Martin Scorsese’s “Silence” may have been his 28-year-old passion project, but it was mostly ignored by audiences, grossing only $7 million in the U.S. opposite a $40 million budget. Something tells us the same fate won’t meet the director’s next project, which carries an even bigger budget and bigger stars.
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“The Irishman” is gearing up for production this summer, and it brings Scorsese back to the genre he helped define in the modern era and reunites him with some of the actors he helped make iconic. Anticipation is sky high (and warranted, given everything we know about the movie). Here are the 9 most essential bits of information you need to know:
1. The Movie is Martin Scorsese’s First Gangster Movie in Over A Decade
Scorsese has built his career on iconic gangster movies, from “Goodfellas” to “Casino,” “Mean Streets” and “The Departed,” so his return to the genre after more than a decade is cause for celebration.
“The Irishman” is based on the 2003 book “I Heard You Paint Houses” by Charles Brandt, which recounts the years Frank “The Irishman” Sheeran spent as a mob hitman. Brandt interviewed Sheeran over a five-year period, during which the mobster confessed to being involved in more than 25 hits for the mob. Sheeran was allegedly involved in the death of legendary mob boss Jimmy Hoffa, who went missing in July 1975 and was never found.
2. But It’s Not Your Classic Martin Scorsese Gangster Movie
Anyone hoping for Scorsese to capture the cinematic energy of “Goodfellas” once again may want to lower their expectations. It appears the filmmaker is going to be making a much more elegiac and sobering gangster movie this time around. “The Irishman” picks up with Sheeran as an older man as he looks back on the hits that defined his mob career.
“The people are also older in ‘The Irishman,’ it’s certainly more about looking back, a retrospective so to speak of a man’s life and the choices that he’s had to make,” Scorsese told The Independent in May.
As to whether the movie follows in the tradition of “Goodfellas”? He told the outlet, “I think this is different, I think it is. I admit that there are – you know, ‘Goodfellas’ and ‘Casino‘ have a certain style that I created for them – it’s on the page in the script actually…The style of the picture, the cuts, the freeze-frames, all of this was planned way in advance, but here it’s a little different.”
3. Scorsese is Working With Robert De Niro for the First Time in 22 Years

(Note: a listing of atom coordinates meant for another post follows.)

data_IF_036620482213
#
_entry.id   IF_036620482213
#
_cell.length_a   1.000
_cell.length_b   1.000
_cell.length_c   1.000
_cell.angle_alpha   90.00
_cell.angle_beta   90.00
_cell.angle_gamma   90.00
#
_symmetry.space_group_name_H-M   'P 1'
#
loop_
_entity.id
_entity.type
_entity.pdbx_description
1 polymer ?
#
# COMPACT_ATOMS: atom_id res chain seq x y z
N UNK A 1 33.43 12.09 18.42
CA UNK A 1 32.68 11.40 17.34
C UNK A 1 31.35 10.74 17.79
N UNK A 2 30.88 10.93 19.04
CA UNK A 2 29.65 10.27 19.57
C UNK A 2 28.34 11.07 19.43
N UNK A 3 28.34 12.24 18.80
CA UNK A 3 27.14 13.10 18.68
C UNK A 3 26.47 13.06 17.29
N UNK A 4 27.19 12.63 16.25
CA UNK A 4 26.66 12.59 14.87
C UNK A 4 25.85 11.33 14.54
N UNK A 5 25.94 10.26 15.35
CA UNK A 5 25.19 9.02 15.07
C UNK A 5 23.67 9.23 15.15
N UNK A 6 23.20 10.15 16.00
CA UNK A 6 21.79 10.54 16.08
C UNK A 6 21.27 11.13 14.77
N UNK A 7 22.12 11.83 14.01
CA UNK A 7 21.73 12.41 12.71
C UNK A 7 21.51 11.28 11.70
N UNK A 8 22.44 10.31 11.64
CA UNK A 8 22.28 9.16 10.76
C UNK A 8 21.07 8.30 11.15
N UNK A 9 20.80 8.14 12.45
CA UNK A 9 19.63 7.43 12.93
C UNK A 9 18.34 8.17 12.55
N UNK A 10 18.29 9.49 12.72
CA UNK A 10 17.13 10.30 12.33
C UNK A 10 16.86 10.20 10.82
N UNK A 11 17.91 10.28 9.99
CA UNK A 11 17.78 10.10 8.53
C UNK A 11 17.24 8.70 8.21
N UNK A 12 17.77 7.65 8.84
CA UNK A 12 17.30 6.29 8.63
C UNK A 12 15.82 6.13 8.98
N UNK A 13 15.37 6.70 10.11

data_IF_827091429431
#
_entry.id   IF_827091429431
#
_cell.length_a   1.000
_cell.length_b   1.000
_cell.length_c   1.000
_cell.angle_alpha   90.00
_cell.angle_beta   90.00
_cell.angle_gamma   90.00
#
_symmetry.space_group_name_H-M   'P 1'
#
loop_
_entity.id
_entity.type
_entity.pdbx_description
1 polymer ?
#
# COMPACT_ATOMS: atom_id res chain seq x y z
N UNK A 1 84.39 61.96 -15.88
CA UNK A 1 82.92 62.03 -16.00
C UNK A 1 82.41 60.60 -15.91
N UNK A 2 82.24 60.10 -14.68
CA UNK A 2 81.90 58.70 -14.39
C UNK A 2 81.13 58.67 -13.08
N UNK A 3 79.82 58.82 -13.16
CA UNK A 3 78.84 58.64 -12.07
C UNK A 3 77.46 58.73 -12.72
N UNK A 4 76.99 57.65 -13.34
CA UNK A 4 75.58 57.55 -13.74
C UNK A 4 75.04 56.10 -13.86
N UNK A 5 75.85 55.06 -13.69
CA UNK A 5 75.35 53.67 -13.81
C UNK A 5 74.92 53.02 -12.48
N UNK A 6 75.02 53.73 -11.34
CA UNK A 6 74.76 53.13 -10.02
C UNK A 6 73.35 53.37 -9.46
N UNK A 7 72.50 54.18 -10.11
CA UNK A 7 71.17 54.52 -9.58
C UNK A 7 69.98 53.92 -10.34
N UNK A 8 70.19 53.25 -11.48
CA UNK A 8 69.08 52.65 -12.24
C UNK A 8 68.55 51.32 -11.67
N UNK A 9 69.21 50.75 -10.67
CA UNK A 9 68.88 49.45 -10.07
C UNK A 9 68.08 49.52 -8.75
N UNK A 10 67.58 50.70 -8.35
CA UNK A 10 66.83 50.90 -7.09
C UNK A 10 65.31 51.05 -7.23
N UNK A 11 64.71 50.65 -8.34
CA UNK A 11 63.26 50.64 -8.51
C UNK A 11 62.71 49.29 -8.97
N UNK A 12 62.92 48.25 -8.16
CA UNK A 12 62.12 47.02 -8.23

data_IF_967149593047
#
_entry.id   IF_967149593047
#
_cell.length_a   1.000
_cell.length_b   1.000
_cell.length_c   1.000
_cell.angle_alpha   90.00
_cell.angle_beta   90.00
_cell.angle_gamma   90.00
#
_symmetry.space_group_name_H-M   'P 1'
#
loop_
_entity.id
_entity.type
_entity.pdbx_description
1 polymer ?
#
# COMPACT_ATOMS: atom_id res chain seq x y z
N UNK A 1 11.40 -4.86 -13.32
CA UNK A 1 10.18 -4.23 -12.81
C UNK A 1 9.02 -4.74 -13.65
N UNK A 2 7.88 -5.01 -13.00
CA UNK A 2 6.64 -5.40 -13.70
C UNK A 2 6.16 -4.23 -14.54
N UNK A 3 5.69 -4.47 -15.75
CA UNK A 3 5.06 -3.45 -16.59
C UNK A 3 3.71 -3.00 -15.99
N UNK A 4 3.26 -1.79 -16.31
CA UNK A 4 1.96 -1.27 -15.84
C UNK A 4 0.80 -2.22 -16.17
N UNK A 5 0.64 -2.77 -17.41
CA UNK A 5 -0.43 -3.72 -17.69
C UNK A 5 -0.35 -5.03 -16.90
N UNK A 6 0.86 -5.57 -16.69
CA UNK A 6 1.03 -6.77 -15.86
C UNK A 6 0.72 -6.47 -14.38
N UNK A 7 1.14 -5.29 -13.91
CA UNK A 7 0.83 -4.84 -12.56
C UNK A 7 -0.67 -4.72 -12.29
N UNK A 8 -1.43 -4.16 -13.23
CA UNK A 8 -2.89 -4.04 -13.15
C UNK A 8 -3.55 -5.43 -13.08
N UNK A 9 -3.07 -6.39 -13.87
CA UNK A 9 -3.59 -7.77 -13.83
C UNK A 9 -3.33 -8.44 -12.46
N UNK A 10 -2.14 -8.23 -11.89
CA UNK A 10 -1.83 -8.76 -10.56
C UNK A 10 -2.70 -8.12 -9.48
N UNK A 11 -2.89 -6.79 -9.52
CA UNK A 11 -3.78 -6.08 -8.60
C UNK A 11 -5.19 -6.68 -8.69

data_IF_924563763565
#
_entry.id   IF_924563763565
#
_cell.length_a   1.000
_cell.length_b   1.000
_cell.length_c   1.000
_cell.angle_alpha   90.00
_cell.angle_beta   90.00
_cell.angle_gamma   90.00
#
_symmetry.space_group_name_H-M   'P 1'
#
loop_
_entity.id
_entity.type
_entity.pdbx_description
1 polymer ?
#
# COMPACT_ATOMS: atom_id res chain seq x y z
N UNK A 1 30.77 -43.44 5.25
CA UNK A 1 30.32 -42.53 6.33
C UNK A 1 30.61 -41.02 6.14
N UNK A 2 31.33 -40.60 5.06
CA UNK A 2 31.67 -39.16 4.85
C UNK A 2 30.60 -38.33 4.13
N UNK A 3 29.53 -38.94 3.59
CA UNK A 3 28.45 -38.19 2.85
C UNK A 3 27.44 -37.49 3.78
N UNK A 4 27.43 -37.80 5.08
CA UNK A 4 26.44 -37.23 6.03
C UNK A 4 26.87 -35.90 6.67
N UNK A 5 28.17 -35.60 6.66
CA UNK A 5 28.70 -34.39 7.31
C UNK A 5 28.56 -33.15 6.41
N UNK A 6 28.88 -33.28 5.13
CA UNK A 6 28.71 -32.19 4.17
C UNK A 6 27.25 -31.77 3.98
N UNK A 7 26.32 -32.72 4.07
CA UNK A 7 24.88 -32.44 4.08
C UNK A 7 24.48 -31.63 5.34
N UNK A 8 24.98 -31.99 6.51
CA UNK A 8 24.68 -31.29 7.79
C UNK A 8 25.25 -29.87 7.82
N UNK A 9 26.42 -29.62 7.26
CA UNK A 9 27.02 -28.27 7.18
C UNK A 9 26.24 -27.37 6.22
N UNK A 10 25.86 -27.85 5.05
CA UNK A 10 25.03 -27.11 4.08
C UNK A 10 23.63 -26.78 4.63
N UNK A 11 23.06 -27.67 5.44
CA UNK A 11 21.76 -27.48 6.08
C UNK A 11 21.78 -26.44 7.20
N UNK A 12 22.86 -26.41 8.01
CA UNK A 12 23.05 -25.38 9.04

Scorsese and Robert De Niro’s careers are intertwined after making eight movies together, including “Taxi Driver,” “Raging Bull” and “The King of Comedy.” But the duo haven’t made a movie together since “Casino,” which was released 22 years ago in November 1995. “The Irishman” will mark their ninth collaboration.
While Scorsese’s career in the two decades since has remained strong, De Niro hasn’t really had a critically acclaimed lead dramatic role in several years. He earned a Best Supporting Actor nomination for “Silver Linings Playbook,” but reuniting with Scorsese is just what his big screen career needs most right now.
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4. Joe Pesci Is Coming Out of Retirement For a “Goodfellas” Reunion
The supporting cast for “The Irishman” is truly an embarrassment of riches: Al Pacino, Harvey Keitel, Ray Romano and Bobby Cannavale. But arguably the most anticipated bit of casting is Joe Pesci, who has only had two credits to his name this century: A cameo in De Niro’s 2006 CIA drama “The Good Shepherd” and a lead role in Taylor Hackford’s 2010 flop “Love Ranch.” Prior to 2006, Pesci hadn’t starred in a single movie since 1998’s “Lethal Weapon 4.” The semi-retired actor is officially coming back to the big screen for a “Goodfellas” reunion with Scorsese and De Niro.
Pesci had been rumored to be joining “The Irishman,” but his casting wasn’t confirmed until earlier this month. He’s reportedly playing Russell Bufalino, a Mafia boss operating out of Pennsylvania who has long been suspected of having a hand in Hoffa’s disappearance. The character means we’ll most likely be seeing Pesci and De Niro in scenes opposite one another.
Scorsese and Pesci have made three movies together. Pesci won the Oscar for Best Supporting Actor for his turn in “Goodfellas.”
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